We selected studies based on the following PICOS (population, intervention, comparison, outcomes, and study design) criteria: (P) patients who underwent upper limb surgery under BPB, (I) CCB, (C) other BPB techniques, (O) occurrence of HDP, (S) human studies including randomized controlled trials (RCTs) or retrospective cohort studies. We excluded case reports, conference abstracts, non-peer-reviewed studies, and studies without data regarding HDP. The titles and abstracts of identified articles were screened by two independent authors (C.-H.K. and H.-J.S.). Subsequently, the authors screened the full texts of eligible articles and selected studies that met the inclusion criteria. Disagreements were resolved through discussions with a third author (J.-H.R.).

Data extraction

The two authors (C.-H.K. and H.-J.S.) independently extracted the following data from the included studies: the first author, published year, study design, sample size, BPB type, assessment tool for HDP, and characteristics of the local anesthetics (drug concentration, type, and volume). Values reported as median and range (for example, interquartile range or minimum to maximum) were converted to the mean and standard deviation following Luo’s and Wan’s formula [17,18]. The primary outcome was the incidence of HDP. The secondary outcomes were postoperative pulmonary function test results, other adverse events (Horner’s syndrome, hoarseness, paresthesia, vascular puncture, dyspnea, desaturation, and pneumothorax), onset time, performance time, and needle passage time. Disagreements were settled through discussions with the third author (J.-H.R.).

Quality assessment

Two authors (C.-H.K. and H.-J.S.) independently evaluated the risk of bias (RoB) and level of evidence. The recent version of the Cochrane RoB tool (RoB 2) that evaluates randomization bias, bias due to deviation from the intended intervention, missing outcomes bias, measurement bias, and selective reporting bias was used for RCTs [19], with RoB being graded as low, moderate, or high risk. For non-randomized studies, the quality was assessed using the Newcastle-Ottawa scale (NOS) that comprises three domains: selection, comparability, and outcome [20]. The level of evidence was scored based on the RoB, inconsistency, indirectness, imprecision, and publication bias in accordance with the Grading of Recommendations, Assessment, Development, and Evaluation [21].

Statistical analysis

Statistical analyses were performed using the ‘meta’ and ‘metafor’ packages of R version 3.6.1 (R Foundation for Statistical Computing, Vienna, Austria) [2224]. The pooled effect size was estimated by calculating the risk ratio (RR) or mean difference (MD) based on data obtained from RCTs. Among-study heterogeneity was presented as the inconsistency index (I2), with an I2 value > 50% indicating significant heterogeneity. Based on the heterogeneity, we used the fixed-effect model (I2 < 50%) or random-effect model (I2 > 50%). In case of a small number of included studies (e.g., < 10), the Hartung-Knapp-Sidik-Jonkman method was used in the random-effect analysis to minimize the error rate [25]. In sensitivity analysis, each study was omitted one by one, followed by re-estimation of the effect size. Publication bias was evaluated using the symmetrical funnel plot and Egger’s linear regression test. We planned to perform subgroup analysis according to the other BPBs (supraclavicular, infraclavicular, interscalene, or axillary) control group. Statistical significance was set at P < 0.05.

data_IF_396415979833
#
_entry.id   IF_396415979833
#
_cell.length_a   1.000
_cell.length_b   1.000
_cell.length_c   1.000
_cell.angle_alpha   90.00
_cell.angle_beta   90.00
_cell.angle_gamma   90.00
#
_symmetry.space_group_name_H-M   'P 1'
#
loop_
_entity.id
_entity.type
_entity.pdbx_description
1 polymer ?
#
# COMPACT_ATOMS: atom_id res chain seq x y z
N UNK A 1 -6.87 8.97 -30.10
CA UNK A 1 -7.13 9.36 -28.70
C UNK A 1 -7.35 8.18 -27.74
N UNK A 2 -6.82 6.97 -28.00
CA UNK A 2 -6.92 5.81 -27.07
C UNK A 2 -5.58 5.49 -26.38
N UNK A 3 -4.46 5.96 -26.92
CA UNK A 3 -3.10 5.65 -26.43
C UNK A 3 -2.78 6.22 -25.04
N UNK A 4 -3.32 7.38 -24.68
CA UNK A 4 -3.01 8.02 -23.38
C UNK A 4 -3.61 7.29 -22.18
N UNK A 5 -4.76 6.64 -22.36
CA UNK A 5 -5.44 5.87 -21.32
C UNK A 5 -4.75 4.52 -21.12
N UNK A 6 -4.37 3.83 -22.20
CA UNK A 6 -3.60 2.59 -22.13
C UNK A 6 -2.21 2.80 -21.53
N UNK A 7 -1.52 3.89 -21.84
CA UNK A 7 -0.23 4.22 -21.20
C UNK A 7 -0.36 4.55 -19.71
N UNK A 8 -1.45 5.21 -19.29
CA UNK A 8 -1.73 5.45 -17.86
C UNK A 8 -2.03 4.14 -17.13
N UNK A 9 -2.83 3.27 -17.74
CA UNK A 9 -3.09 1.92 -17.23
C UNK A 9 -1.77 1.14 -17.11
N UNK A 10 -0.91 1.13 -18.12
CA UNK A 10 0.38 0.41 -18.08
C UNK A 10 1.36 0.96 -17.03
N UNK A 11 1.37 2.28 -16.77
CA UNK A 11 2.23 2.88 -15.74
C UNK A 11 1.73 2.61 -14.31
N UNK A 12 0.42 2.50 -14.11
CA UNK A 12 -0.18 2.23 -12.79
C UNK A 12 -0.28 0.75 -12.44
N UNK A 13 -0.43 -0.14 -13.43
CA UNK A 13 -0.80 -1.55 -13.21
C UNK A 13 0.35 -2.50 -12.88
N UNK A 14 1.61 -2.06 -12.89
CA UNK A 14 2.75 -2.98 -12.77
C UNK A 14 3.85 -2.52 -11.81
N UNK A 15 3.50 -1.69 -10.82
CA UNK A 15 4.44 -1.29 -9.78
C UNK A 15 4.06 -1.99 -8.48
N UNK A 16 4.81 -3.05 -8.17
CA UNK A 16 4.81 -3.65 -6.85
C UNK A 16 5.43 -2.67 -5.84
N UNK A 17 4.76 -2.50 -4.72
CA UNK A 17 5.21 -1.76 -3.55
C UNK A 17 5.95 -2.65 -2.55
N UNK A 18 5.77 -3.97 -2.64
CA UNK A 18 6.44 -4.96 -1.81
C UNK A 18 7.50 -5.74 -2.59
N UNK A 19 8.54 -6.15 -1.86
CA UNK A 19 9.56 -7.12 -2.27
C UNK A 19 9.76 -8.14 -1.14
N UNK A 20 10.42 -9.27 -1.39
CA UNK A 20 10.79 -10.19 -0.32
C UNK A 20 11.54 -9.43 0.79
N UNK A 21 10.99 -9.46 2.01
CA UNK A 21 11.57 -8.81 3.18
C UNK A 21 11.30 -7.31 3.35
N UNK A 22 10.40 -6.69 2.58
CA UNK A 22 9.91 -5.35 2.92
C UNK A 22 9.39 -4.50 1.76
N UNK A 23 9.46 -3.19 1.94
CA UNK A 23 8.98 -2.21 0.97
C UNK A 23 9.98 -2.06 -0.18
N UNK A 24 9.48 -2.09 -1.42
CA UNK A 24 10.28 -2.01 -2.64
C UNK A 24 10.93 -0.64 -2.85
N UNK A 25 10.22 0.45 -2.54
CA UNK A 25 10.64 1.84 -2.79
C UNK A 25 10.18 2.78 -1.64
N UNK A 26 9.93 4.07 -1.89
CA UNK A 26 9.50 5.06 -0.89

Study selection

Among 300 initially identified articles, 174 duplicate articles were excluded. Subsequently, the titles of the remaining 126 articles were screened and 56 articles were selected. After abstract screening, 19 papers were selected. Finally, full-text screening of the 19 papers yielded six RCTs that included 414 patients [68,2628] and one retrospective study that included 236 patients [29] (Fig. 3). Among the 414 patients in the RCTs, 203 and 211 patients underwent CCB and other BPB techniques, respectively. The other BPB techniques included supraclavicular block (n = 3) [6,7,29], interscalene block (n = 1) [27], lateral sagittal block (n = 1) [26], superior trunk block (n = 1) [28], and paracoracoid block (n = 1) [8]. Table 1 shows detailed information regarding the seven included studies.

Incidence of HDP

The incidence of HDP was significantly lower in the CCB group than in the other BPB group (5.9% vs. 31.3%, six studies; RR: 0.21, 95% CI [0.12, 0.36], P < 0.001, I2 = 47%; fixed-effect model) (Fig. 4) [68,2628]. The re-estimated RR in the sensitivity analysis retained statistical significance (Supplementary Fig. 1) that indicated that no study skewed the pooled effect size. A funnel plot demonstrated symmetrical distribution (Supplementary Fig. 2); additionally, Egger’s linear regression test did not reveal significant publication bias (P = 0.628). In the subgroup analysis, the results differed according to the model applied (fixed-effect vs. random-effect model) (Supplementary Fig. 3). Given the heterogeneity, we used the fixed-effect model effect size for the supraclavicular subgroup (I2 = 0%) and the random-effect model effect size for the interscalene subgroup (I2 = 73%). Accordingly, the protective effect of CCB was only significant when compared with the supraclavicular approach (two studies; RR: 0.20, 95% CI [0.08, 0.47], P < 0.001, I2 = 0%; fixed-effect model) (Supplementary Fig. 3) [6,7].